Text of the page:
jaclyn_michelle | Jan 4, 2012 |
Bradford Morrow's The Uninnocent is a collection of short stories, each with a theme of various sins, madness, obsessions and other transgressions, or loss. Beautifully written, the darkness in the stories gently takes root and flowers in subtly hideous and frightening ways - the soothing hiss of a serpent's voice - all the more effective because of the gentle language, while the melancholic notes of the more poignant tales draw upon memories of living, of joy and grief, to shape the tales. (Please note: when I describe these as hideous and frightening, I mean something more in line with Henry James' Turn of the Screw; psychological rather than thriller.)

This was not a quick read for me, the stories are beautifully and richly written, giving the kind of reading experience that you have to allow to sink in slowly. You could read this quickly, but end up with a sense of reading fatigue; your brain bloated with all the stories. So I'm not sure I would recommend this to a casual reader for beach or travel reading, but I would recommend it to people who enjoy the experiences of reading the literary equivalent of after-dinner dessert wine.

4.5 or 5 stars. If you've enjoyed Joyce Carol Oates' Southern Gothic stories, you'll probably enjoy these, though I'd relabel them as Northeastern Gothic, for, if there is such a thing, this would be it.

Review copy supplied by the publisher as part of LibraryThing's Early Reviewer program.
(apologies for the double post; my review wasn't registering properly.) ( )
1 vote DoskoiPanda | Dec 13, 2011 |
This review was written for LibraryThing Early Reviewers.
Bradford Morrow's The Uninnocent is a collection of short stories, each with a theme of various sins, madness, obsessions and other transgressions, or loss. Beautifully written, the darkness in the stories gently takes root and flowers in subtly hideous and frightening ways - the soothing hiss of a serpent's voice - all the more effective because of the gentle language, while the melancholic notes of the more poignant tales draw upon memories of living, of joy and grief, to shape the tales. (Please note: when I describe these as hideous and frightening, I mean something more in line with Henry James' Turn of the Screw; psychological rather than thriller.)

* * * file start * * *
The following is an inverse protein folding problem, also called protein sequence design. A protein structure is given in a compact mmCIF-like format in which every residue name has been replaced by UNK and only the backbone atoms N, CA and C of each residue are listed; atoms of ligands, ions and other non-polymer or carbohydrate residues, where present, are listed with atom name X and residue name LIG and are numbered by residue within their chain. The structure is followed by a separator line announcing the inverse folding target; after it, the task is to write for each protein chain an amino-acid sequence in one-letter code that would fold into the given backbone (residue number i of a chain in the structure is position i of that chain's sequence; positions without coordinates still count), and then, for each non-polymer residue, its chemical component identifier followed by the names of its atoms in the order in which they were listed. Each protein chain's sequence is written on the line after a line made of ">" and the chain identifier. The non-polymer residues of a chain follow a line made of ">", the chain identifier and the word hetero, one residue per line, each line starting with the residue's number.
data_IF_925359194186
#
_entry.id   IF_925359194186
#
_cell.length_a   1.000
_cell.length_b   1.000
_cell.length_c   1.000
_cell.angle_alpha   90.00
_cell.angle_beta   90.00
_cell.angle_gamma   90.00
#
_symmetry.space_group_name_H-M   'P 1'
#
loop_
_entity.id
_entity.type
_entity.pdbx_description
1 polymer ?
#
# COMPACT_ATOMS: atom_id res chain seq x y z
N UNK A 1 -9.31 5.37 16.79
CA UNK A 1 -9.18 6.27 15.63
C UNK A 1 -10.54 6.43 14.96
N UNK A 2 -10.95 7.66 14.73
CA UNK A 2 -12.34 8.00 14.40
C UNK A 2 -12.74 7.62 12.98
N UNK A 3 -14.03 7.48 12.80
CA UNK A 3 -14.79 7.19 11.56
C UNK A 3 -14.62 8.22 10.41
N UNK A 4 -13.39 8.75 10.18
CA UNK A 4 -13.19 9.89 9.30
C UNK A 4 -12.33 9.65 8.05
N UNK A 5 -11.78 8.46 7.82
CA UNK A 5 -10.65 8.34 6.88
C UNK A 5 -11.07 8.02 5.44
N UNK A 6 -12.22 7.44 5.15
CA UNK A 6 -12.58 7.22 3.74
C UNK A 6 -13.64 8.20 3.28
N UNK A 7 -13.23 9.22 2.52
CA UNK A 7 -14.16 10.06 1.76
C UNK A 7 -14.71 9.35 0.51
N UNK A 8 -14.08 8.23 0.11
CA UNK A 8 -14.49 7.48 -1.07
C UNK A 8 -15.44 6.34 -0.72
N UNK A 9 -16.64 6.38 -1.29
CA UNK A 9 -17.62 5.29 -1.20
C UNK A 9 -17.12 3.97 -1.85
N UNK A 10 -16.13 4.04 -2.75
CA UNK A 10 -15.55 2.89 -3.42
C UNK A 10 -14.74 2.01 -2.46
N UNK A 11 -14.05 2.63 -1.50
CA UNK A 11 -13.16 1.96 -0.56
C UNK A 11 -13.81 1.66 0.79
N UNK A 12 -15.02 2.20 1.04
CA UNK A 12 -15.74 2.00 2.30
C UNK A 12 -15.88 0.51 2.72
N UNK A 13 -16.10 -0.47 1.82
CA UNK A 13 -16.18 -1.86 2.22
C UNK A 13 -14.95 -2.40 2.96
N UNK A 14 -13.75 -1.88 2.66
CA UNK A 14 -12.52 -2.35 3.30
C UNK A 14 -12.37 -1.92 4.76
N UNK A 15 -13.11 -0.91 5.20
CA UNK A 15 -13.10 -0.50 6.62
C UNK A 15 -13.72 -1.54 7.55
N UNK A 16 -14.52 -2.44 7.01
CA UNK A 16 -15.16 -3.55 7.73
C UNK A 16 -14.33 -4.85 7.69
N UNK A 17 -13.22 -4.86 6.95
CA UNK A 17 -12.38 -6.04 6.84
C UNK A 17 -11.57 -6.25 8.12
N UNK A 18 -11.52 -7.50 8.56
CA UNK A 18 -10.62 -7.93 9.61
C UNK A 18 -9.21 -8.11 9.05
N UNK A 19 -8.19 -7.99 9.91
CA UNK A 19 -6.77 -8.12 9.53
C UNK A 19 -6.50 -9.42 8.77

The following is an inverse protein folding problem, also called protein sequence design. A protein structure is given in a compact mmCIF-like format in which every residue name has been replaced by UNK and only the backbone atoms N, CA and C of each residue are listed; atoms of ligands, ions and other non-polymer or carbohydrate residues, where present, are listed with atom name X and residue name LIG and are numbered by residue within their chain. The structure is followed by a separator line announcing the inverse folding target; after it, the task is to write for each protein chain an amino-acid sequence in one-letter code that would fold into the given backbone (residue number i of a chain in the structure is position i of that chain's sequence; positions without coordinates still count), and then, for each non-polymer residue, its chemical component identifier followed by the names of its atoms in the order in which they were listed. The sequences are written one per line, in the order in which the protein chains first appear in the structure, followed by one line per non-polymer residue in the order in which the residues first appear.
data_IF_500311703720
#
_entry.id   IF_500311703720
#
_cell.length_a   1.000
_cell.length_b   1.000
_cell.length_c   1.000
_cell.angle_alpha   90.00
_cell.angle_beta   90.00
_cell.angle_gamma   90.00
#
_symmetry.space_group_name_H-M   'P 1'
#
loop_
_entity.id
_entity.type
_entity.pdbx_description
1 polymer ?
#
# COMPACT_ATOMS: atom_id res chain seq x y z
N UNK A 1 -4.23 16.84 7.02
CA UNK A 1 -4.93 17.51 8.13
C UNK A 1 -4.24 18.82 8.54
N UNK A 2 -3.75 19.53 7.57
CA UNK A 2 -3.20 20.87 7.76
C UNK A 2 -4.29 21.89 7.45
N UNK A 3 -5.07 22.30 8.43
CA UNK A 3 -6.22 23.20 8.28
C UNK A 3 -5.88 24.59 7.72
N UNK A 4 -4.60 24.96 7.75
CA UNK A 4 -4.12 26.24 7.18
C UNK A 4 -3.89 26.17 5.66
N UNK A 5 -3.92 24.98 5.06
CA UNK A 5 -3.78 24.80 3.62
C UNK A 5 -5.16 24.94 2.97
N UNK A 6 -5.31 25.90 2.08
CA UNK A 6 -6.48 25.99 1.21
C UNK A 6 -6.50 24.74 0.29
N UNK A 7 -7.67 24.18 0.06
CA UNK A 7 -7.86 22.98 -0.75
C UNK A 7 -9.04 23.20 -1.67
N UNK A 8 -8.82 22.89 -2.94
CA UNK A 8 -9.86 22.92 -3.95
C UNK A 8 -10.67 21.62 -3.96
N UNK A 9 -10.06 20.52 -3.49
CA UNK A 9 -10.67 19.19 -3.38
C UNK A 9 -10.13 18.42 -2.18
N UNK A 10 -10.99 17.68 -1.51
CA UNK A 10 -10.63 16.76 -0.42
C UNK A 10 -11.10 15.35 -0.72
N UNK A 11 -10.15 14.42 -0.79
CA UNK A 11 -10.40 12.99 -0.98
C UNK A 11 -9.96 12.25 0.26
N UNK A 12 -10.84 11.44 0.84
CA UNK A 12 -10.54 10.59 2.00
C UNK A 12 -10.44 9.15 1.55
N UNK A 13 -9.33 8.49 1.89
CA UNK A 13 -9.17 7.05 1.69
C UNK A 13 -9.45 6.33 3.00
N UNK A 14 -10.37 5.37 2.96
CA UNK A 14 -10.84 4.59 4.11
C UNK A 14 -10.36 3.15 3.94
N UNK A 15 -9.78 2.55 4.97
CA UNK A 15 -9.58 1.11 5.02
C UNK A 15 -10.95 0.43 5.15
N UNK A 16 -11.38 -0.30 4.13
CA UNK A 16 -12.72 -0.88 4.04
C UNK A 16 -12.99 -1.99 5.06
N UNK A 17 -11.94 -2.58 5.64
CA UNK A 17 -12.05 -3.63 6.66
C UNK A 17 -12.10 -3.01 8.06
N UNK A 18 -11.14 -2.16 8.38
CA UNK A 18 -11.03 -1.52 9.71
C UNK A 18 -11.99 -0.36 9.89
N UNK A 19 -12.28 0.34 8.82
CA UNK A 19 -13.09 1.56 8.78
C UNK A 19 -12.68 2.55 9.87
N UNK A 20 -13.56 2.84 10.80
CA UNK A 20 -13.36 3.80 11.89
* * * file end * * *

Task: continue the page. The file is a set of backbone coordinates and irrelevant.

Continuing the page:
This was not a quick read for me, the stories are beautifully and richly written, giving the kind of reading experience that you have to allow to sink in slowly. You could read this quickly, but end up with a sense of reading fatigue; your brain bloated with all the stories. So I'm not sure I would recommend this to a casual reader for beach or travel reading, but I would recommend it to people who enjoy the experiences of reading the literary equivalent of after-dinner dessert wine.

4.5 or 5 stars. If you've enjoyed Joyce Carol Oates' Southern Gothic stories, you'll probably enjoy these, though I'd relabel them as Northeastern Gothic, for, if there is such a thing, this would be it.

Review copy supplied by the publisher as part of LibraryThing's Early Reviewer program. ( )
  DoskoiPanda | Dec 9, 2011 |
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This collection of gothic short stories from the author of Trinity Fields features tales of a young man who becomes obsessed with his brother's girlfriend and a blind motivational speaker who regains his sight and discovers he was better off before.